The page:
A direct railway link that has been talked about for over a quarter of a century has finally received the green light from the Federal Chambers of Switzerland. Meanwhile, the estimated costs have increased fourfold.
The direct railway link between Neuchâtel and La Chaux de Fonds in Switzerland will become a reality in the years to come, as, at the end of June, the Federal Chambers finally approved the project.
Almost CHF billion (about EUR 1.8 billion) will be invested by the Swiss Confederation over the next 15 years in the Canton of Neuchâtel. On the occasion of the final vote, the National Council and the member states of the confederation approved two files integrating the projects in Neuchâtel, i.e. the commitment loan for national roads and the development of the railway infrastructure for the 2035 horizon.
The most anticipated project is the direct line, called TransRUN (acronym for Transport entre Régions Urbaines Neuchâteloises). It provides for the construction of two tunnels, each with a simple railway, with a gauge that would allow the traffic of double decker trains, under Vue des Alpes (5,7 km) and under Chaumont Mountain (6,2 km) at Cernier, on the overground section (1.3 km).
The distance between Neuchâtel and La Chaux-de-Fonds will be reduced from 29.5 to 16.7 kilometres and, by increasing the traffic speed, the travel time between the two cities will be reduced by half.
A history of 162 years
The railway between Neuchâtel and La Chaux-de-Fonds has a history of 162 years. In July 1857, the company JuraIndustriel opened the line for traffic.
Two years later, in November, the Mont-Sagne tunnel was opened, allowing the connection between La Chaux-de-Fonds and Convers, and the line between Les Hauts-Geneveys and Neuchâtel, along with the clogged train station in Chambrelien were inaugurated.
In July 1860, the Loges tunnel between Les HautsGeneveys and Les Convers was opened, linking Neuchâtel and La Chaux-de-Fonds. In 1913 CFF took over the railway, which until then was owned by a private company, and in 1931 the line was electrified.
The idea of a direct link between the two cities emerges for the first time in 1993. The project of a metro line to directly connect La Chaux-de-Fonds and Neuchâtel, with an intermediate stop at Fontaines, was presented. But in 2002 the metro line project was buried by the State Council, which considers it too expensive and incompatible with the railway network.
Then, two years later, the Government presented its first TransRUN project, with a direct line between Neuchâtel and La Chaux-de-Fonds, via Cernier, the construction of which was estimated at CHF 550 million. In December 2009, the State Council signed a partnership with CFF to find a method for funding the TransRUN project, whose cost already jumped to EUR 850 million.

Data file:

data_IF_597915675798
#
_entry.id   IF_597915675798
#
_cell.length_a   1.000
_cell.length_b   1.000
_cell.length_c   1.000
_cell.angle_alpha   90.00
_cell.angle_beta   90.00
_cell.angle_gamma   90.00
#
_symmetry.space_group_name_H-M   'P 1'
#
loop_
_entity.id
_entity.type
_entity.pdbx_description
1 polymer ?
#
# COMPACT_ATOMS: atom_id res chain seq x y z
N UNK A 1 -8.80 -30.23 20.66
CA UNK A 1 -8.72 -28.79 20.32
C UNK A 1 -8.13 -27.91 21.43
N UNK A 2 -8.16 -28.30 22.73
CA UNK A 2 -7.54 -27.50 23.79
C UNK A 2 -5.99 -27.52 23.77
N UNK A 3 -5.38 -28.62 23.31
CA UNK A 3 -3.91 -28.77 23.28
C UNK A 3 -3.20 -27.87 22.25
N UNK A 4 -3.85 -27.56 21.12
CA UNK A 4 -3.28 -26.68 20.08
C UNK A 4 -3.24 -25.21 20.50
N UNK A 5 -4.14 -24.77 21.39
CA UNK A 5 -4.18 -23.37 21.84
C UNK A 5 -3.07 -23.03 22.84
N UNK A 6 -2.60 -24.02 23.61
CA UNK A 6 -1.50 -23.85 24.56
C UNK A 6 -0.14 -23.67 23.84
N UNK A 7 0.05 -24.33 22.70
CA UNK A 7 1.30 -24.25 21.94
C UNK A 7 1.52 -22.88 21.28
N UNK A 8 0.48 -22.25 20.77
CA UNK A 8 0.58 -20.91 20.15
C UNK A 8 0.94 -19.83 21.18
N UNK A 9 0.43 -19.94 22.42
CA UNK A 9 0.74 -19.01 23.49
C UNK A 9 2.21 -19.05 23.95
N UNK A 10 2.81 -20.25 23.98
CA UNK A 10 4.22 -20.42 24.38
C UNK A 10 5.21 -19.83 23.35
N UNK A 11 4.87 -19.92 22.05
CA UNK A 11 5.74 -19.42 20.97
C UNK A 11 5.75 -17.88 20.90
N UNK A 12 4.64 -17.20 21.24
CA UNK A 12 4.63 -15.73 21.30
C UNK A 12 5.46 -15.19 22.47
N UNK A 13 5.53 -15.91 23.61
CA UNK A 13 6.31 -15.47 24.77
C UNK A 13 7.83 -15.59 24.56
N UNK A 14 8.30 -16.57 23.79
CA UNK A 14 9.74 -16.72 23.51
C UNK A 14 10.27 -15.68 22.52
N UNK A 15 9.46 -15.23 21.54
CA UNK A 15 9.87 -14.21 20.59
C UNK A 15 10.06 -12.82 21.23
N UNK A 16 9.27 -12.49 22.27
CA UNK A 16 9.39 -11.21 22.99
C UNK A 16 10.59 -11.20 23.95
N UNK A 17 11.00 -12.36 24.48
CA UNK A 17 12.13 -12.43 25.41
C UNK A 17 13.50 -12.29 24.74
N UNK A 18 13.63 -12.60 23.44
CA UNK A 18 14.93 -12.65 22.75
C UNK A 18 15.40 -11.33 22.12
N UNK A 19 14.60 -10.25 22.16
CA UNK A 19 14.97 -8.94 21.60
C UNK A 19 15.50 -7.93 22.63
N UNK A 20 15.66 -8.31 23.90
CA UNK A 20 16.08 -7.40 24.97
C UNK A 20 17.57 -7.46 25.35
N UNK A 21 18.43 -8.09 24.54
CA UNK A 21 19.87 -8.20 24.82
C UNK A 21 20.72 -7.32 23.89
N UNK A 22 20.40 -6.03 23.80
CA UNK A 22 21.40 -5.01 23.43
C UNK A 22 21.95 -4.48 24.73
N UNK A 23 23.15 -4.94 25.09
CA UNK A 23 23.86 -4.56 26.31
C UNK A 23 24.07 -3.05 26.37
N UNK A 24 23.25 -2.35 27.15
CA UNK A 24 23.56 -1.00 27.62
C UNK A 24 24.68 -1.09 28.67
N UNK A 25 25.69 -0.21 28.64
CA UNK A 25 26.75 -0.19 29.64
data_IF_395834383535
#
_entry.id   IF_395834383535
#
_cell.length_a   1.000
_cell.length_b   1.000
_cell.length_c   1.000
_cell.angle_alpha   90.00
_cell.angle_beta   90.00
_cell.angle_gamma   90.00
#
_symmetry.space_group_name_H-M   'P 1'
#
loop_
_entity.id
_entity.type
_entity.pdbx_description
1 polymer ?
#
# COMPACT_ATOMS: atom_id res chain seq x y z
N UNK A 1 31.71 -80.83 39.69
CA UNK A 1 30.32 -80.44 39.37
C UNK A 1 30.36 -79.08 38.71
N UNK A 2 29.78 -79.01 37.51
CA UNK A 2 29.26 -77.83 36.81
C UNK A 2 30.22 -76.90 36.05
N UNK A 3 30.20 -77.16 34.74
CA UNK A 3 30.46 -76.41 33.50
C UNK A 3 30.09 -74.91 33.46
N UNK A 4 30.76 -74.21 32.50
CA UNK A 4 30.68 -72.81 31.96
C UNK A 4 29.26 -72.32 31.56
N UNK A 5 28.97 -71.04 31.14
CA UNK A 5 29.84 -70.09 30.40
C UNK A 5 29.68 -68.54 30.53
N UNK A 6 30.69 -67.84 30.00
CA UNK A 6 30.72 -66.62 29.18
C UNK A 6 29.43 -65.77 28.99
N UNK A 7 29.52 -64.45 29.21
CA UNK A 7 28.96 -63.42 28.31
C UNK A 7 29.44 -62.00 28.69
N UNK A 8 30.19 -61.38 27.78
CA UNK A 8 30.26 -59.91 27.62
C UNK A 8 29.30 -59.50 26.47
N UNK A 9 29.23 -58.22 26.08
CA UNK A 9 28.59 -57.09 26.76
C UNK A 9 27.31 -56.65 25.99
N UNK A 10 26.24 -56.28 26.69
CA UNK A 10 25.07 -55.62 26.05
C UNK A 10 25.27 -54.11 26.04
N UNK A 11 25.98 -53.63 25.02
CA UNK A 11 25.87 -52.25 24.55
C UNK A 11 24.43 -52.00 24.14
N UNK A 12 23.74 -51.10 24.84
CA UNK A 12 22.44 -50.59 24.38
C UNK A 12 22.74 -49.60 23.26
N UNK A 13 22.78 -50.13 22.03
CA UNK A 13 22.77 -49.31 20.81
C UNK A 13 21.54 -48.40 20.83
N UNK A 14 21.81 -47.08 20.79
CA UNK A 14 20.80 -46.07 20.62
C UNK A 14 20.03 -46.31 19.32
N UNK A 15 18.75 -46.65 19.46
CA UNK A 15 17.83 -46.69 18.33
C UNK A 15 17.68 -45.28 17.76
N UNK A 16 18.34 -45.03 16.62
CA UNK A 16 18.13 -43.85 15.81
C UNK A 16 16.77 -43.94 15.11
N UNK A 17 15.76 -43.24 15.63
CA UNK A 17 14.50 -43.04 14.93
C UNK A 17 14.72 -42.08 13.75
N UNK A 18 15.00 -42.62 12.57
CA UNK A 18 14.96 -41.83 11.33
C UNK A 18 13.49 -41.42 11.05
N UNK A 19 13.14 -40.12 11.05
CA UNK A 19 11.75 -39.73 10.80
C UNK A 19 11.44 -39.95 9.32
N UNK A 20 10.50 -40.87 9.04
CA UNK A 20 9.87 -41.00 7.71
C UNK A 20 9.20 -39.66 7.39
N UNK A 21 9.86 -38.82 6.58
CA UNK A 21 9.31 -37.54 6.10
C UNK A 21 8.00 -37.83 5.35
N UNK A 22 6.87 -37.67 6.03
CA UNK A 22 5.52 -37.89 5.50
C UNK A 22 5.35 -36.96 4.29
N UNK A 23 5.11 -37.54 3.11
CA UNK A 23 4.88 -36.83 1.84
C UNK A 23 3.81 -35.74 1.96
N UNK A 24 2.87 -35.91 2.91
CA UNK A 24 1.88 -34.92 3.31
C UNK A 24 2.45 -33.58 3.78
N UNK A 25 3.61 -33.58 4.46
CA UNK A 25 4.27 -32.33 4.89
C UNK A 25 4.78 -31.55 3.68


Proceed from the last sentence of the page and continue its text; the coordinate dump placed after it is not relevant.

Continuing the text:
The enthusiasm was shattered in September 2012 when the project was dropped after 50.29% of the canton population voted against the project. In December 2015, a half-hour rhythm is introduced between Neuchâtel et La Chaux-de-Fonds and the trains no longer stop at Chambrelien, Geneveys-sur-Coffrance and Hauts-Geneveys.
CFF operates the line in collaboration with BLS AG, a Swiss railway company created in 2006 through the merger between BLS Lötschbergbahn and Regionalverkehr Mittelland AG. It is 55.8% owned by the Canton of Bern and 21.7% by the Swiss Confederation. In February 2016, voters in Neuchâtel accept, with 84% “yes”, the Mobilité 2030 Project, which mainly provides for a pre-financing of EUR 110 million (approximately EUR 99 million) for works to the direct line between Neuchâtel and La Chaux-de-Fonds.
Also in February, but in 2019, the Council of States accepts the proposal of the Transport Commission to build the direct line instead of modernizing the existing section. At the beginning of June, the National Council adopts the same position. Finally, on June 21, the two Chambers of the Parliament permanently validate the project.
Modernization vs new line
The use of the Neuchâtel – La Chaux-de-Fonds line has increased greatly in recent years, especially due to the introduction in 2016 of the half-hour train rhythm.
Under these conditions, the Swiss Confederation estimates that there will be a real capacity issue on this railway sector after 2030. The Federal Office of Transport initially proposed the modernization of the line and the introduction of four trains per hour (two fast trains, which would travel the distance in 23 minutes, and two “slow” trains – 28 minutes).
The required sums would have been CHF 290 million for the Chambrelien tunnel and CHF 430 million for the modernization of the line itself. The total value of the investment would thus have amounted to CHF 720 million (EUR 647.5 million), without taking into account the third line necessary at Vauseyon – another approximately CHF 200 million (EUR 180 million).
In addition to solving the Vauseyon bottleneck problem, the direct line will allow a significant reduction in journey times and a doubling of public transport in the canton. Thus, four fast trains per hour will be operated, with a journey time of only 14 minutes.